Isaac’s Travels

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Genesis 21-35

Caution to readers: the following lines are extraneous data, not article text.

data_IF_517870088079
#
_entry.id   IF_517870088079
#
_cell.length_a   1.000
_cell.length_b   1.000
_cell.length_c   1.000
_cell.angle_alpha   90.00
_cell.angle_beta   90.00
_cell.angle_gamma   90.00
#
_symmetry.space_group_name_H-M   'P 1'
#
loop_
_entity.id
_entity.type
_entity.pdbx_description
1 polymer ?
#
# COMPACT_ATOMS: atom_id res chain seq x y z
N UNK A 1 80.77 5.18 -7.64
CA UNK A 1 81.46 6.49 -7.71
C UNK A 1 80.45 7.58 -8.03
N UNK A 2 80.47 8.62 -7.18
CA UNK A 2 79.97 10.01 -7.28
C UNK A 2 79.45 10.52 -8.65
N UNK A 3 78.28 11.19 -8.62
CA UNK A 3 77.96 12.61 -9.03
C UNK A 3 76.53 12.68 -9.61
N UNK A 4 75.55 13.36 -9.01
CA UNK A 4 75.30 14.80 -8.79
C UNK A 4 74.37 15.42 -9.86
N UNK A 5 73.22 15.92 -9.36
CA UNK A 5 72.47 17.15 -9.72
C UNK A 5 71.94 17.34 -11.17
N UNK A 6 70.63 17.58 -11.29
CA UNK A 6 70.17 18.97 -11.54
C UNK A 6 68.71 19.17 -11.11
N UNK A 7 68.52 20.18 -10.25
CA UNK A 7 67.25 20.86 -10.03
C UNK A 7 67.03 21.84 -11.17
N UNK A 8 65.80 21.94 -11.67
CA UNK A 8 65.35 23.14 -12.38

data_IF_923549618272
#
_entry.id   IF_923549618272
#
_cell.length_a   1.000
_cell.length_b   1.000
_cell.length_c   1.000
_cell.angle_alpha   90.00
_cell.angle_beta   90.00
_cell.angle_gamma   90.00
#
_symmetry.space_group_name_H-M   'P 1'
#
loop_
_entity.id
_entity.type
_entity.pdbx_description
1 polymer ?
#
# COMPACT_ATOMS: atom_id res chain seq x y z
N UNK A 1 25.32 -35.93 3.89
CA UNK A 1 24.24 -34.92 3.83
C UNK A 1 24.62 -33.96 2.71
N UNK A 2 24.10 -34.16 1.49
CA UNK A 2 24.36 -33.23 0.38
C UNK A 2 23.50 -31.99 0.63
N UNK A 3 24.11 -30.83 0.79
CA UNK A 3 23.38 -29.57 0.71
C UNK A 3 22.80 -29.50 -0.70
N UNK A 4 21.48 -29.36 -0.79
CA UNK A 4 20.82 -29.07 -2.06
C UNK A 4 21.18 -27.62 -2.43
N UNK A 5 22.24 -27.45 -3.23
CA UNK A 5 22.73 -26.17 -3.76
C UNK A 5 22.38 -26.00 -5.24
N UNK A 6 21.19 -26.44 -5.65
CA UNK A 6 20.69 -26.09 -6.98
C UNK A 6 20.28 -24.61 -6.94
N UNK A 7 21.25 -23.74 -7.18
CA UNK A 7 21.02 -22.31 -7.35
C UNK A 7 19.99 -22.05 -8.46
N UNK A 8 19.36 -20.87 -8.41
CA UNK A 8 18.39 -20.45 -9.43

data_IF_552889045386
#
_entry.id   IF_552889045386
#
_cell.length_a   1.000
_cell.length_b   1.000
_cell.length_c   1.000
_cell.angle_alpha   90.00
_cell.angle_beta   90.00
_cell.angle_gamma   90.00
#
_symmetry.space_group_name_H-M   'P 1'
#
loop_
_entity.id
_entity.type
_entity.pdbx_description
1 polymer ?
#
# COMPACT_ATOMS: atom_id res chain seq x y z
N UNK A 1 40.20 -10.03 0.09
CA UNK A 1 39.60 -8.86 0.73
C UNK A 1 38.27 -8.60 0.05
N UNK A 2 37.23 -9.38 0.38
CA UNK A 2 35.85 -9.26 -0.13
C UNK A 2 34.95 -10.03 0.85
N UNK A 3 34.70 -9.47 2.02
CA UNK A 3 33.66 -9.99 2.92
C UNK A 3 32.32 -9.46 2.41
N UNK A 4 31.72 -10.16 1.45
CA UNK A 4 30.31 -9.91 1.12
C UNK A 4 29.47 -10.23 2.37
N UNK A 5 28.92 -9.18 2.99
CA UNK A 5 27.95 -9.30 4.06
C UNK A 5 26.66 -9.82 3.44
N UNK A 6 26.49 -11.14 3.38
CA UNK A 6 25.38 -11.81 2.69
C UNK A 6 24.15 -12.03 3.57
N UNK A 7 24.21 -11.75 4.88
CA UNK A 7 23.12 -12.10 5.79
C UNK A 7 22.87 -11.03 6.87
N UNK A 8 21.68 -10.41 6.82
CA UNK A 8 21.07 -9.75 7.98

Though the patriarch Isaac moved from place to place several times within southern Canaan, compared to his father Abraham and his son Jacob, Isaac appears to have been a bit of a homebody. In fact, unless Isaac resettled in places not recorded in Scripture, the farthest extent he ever traveled appears to have been only about 90 miles (113 km). Yet, as the child of God’s promise to Abraham to build a great nation from his descendants, Isaac’s relatively simple life served as a critical bridge from Abraham to the beginnings of the twelve tribes of Israel, who were descended from Isaac’s son Jacob. It is likely that Isaac was born at Beersheba (see Genesis 21:1-24), and later Abraham offered him as a sacrifice on Mount Moriah (located at Jerusalem; see 2 Chronicles 3:1). Then Abraham, Isaac, and those with them returned to Beersheba (Genesis 22:1-19). When Isaac reached adulthood, his father sent a servant to bring back a bride for him from Aram-naharaim, far north of Canaan. When his bride, Rebekah, arrived, Isaac had just come from Beer-lahai-roi and settled in the Negev (Genesis 24:62). Later Isaac resettled with Rebekah in Beer-lahai-roi, and this may have been where their twins son Esau and Jacob were born. A famine forced Isaac to go to Gerar (Genesis 26:1-6) in “the land of the Philistines.” The distinct people group known as the Philistines in later books of the Bible did not arrive until the time of the Judges, so the term here must have referred to another people group living in this region, and this is supported by the fact that King Abimelech’s name is Semitic, not Aegean (the likely origin of the later Philistines). While Isaac was there, he repeated his father’s error (Genesis 20) by lying to the king that his wife was only his sister. Isaac also became increasingly prosperous at Gerar, so the Philistines told him to leave their region. Isaac moved away from the town of Gerar and settled further away in the valley of Gerar. There he dug a well, but the Philistines claimed it for themselves, so he called it Esek, meaning “argument.” So Isaac’s men dug another well and called it Sitnah (meaning “hostility”), but it led to more quarreling, so he dug yet another well and called it Rehoboth (meaning “open space”). The locations of these two later wells are not certain, but they may have been located near Ruheibeh as shown on this map. Then Isaac moved to Beersheba and built an altar. He also dug a well there, and King Abimelech of the Philistines came and exchanged oaths of peace with him. It was likely at Beersheba that Isaac blessed his sons Esau and Jacob, and both sons eventually left Canaan (see “Jacob Goes to Paddan-Aram” map). When Jacob later returned, he traveled to Mamre near Hebron and reunited with Isaac. Sometime after this Isaac died, and Jacob and Esau buried him there.

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